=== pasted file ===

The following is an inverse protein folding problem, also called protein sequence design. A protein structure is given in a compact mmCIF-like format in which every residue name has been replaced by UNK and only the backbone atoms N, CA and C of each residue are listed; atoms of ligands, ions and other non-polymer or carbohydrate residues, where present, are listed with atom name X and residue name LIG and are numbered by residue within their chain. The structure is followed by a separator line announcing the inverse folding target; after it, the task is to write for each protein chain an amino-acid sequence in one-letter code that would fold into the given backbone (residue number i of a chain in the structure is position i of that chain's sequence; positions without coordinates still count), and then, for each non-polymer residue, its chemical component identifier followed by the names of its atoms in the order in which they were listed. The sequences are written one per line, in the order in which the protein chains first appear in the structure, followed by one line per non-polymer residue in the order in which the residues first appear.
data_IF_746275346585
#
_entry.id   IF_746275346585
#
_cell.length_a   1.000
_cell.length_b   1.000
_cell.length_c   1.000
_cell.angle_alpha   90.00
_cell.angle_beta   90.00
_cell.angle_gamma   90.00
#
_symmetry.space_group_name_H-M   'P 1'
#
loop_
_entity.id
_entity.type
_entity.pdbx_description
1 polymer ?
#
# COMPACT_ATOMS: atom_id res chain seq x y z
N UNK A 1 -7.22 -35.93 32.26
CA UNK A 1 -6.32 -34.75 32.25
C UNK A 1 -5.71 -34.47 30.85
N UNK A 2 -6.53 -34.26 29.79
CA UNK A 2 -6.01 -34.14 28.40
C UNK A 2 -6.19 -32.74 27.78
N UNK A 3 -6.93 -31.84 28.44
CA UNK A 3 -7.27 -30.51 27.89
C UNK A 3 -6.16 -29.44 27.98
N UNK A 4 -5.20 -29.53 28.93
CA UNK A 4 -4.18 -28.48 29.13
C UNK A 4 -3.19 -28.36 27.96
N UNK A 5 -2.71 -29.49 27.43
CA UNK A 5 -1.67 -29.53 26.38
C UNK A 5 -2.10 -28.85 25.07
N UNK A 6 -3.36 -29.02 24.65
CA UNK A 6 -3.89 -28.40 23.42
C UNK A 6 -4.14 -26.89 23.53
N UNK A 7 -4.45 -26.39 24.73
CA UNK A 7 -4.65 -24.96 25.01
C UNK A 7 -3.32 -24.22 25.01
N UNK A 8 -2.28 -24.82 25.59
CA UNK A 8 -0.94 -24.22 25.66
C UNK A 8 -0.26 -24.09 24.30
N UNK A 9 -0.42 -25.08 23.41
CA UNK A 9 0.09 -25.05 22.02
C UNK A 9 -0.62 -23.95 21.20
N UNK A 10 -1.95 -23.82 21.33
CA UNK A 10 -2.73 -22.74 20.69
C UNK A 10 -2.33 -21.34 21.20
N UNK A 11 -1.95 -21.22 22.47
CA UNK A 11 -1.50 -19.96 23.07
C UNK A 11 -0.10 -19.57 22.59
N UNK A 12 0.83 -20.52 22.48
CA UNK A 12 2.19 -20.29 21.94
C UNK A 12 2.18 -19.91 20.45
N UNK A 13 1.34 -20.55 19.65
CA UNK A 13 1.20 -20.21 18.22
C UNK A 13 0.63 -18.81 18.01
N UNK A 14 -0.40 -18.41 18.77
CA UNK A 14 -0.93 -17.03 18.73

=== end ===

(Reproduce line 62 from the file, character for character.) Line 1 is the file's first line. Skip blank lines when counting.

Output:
CA UNK A 14 -0.93 -17.03 18.73